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Colonoscopy Screening for Colorectal Cancer: A Randomized Trial
No large randomized, controlled trials have been conducted to examine mortality outcomes from colonoscopy screening for colorectal cancer (CRC) — until now. In this study, 85,000 previously unscreened people (age range, 55–64) in Norway, Poland, and Sweden were randomized in a 1:2 ratio to receive an invitation to undergo colonoscopy screening, or to receive no invitation.
Only 42% of people in the invited group accepted their invitations and underwent colonoscopy; those with polyps had subsequent surveillance at standard intervals. The primary intent-to-screen analysis (which includes all invited people, whether or not they followed through with colonoscopy) revealed the following outcomes at 10 years:
- Cumulative incidence of CRC was significantly lower in the invited group (0.98% vs. 1.20%), likely due to removal of precancerous polyps.
- CRC-related mortality at 10 years was not significantly different in the two groups (0.28% vs. 0.31%).
- All-cause mortality at 10 years was identical in the two groups (11.0%).
- Among nearly 12,000 screening colonoscopies, no perforations and 15 cases of major bleeding were reported.
In a secondary adjusted per-protocol analysis — a comparison of people who actually underwent screening versus controls — a difference in CRC-related mortality reached significance (0.15% vs. 0.30%). This “best-case” outcome would translate to roughly 1 fewer CRC death per 700 screened people.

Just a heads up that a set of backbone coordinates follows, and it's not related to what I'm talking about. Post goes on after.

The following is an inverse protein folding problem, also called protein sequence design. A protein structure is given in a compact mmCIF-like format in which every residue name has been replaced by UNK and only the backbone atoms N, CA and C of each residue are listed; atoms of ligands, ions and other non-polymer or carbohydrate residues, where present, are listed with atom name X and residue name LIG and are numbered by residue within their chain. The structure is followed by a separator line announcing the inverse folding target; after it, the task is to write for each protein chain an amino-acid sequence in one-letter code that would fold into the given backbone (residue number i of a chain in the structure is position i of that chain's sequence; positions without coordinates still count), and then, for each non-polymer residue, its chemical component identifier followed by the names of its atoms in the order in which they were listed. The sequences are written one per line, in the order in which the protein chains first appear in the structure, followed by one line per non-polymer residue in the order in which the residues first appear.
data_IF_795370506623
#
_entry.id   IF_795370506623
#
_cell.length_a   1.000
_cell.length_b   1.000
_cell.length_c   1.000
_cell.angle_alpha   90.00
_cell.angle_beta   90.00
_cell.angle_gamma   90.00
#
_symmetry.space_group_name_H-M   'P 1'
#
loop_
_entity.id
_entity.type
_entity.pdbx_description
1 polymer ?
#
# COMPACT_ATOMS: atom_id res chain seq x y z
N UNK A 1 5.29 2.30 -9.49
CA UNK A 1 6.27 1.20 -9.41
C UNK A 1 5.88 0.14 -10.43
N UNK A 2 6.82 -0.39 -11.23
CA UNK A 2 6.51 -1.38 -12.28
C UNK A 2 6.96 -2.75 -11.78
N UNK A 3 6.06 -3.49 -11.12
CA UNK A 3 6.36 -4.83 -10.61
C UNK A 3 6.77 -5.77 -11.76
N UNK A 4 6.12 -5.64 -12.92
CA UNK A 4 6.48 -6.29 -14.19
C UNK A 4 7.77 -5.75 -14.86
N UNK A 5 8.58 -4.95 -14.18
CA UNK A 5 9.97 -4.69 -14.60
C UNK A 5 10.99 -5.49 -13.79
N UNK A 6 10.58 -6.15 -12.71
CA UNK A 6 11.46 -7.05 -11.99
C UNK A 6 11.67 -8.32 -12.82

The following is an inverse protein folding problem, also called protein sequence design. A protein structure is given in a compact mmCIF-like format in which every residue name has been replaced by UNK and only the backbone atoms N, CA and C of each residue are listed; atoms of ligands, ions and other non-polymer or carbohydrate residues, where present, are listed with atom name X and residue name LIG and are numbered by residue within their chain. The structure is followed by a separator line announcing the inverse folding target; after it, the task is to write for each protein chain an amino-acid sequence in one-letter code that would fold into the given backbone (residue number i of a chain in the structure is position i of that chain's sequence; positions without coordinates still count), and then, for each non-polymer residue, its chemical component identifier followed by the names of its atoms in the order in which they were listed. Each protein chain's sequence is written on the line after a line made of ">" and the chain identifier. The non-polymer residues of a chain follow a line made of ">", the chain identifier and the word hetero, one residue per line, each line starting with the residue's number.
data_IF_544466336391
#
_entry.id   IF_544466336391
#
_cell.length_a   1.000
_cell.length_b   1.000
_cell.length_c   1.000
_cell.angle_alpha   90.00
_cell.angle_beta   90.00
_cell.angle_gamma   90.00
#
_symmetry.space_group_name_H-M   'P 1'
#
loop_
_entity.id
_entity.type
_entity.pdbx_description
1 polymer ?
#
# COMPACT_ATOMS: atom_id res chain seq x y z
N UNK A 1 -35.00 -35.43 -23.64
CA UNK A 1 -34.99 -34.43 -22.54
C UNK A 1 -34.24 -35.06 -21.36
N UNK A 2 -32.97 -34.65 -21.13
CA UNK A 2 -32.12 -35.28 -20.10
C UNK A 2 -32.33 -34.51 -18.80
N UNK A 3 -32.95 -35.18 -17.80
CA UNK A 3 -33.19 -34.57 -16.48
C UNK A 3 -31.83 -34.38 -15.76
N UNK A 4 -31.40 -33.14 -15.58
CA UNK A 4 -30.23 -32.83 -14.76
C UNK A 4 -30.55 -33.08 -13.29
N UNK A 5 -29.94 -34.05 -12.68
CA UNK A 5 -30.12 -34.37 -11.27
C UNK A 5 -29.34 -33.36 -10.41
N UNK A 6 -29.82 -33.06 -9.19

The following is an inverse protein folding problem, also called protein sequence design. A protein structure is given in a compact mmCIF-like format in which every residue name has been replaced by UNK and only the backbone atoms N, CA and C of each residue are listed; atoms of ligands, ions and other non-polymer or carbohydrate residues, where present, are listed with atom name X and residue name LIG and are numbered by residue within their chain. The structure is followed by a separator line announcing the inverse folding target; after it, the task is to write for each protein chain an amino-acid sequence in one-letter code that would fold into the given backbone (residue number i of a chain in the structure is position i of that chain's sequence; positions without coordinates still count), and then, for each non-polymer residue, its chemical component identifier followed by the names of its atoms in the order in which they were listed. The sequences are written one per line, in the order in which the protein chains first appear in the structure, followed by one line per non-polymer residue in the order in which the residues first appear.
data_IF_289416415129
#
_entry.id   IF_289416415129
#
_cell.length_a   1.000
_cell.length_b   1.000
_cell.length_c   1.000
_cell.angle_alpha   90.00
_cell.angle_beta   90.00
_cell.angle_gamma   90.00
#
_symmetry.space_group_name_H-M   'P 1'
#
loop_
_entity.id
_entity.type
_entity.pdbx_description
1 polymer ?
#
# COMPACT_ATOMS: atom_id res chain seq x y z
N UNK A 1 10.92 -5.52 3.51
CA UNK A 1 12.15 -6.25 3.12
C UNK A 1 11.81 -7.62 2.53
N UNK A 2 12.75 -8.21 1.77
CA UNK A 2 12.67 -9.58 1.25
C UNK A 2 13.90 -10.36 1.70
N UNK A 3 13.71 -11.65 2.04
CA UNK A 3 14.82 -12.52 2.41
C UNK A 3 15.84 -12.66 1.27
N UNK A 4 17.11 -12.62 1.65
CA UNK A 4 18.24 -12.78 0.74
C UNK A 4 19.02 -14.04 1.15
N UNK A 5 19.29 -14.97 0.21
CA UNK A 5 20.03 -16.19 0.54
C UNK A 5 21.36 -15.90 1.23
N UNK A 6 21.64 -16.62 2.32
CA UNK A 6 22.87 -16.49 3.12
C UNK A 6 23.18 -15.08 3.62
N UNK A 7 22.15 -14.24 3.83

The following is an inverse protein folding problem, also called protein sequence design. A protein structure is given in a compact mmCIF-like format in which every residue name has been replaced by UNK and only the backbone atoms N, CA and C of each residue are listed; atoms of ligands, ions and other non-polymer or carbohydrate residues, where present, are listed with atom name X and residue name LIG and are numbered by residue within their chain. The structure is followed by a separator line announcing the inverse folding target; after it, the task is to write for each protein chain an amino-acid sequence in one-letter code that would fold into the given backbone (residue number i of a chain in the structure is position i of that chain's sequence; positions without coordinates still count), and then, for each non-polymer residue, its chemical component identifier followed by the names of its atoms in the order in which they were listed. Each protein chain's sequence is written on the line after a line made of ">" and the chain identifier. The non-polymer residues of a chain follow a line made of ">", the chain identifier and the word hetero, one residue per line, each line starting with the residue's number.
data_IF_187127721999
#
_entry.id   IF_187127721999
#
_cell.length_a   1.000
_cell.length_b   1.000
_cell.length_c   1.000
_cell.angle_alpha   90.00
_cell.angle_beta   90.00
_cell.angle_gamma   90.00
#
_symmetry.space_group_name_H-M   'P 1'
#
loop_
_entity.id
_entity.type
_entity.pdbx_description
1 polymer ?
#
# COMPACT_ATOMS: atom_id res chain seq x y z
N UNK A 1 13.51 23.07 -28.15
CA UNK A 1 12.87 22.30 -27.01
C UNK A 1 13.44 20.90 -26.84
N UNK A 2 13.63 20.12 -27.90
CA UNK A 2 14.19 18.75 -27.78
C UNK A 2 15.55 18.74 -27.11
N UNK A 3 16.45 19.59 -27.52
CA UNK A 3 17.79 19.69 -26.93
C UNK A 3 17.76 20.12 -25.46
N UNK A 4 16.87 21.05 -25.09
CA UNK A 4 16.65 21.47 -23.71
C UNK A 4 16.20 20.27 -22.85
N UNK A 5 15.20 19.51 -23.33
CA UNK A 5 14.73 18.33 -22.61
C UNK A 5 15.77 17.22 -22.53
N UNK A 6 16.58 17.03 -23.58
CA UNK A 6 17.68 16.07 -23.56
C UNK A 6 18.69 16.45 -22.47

These results are not straightforward; hence, they probably won't change the general U.S. preference for colonoscopy to screen for CRC. Editorialists consider the primary findings — a small relative reduction in CRC risk and no reduction in CRC-related mortality — as “surprising and disappointing.” Results of the per-protocol analysis, which includes only the minority of invited people who actually underwent colonoscopy but introduces bias that randomization was designed to eliminate, are somewhat more compelling. Moreover, longer follow-up might yield a larger survival benefit. Additional randomized trials to compare colonoscopy and no screening probably won't be done, but large trials comparing colonoscopy and fecal immunochemical testing are in progress.
Bretthauer M et al.
Title: Effect of colonoscopy screening on risks of colorectal cancer and related death.
Source: N Engl J Med 2022 Oct 9; [e-pub]. (Abstract/FREE Full Text)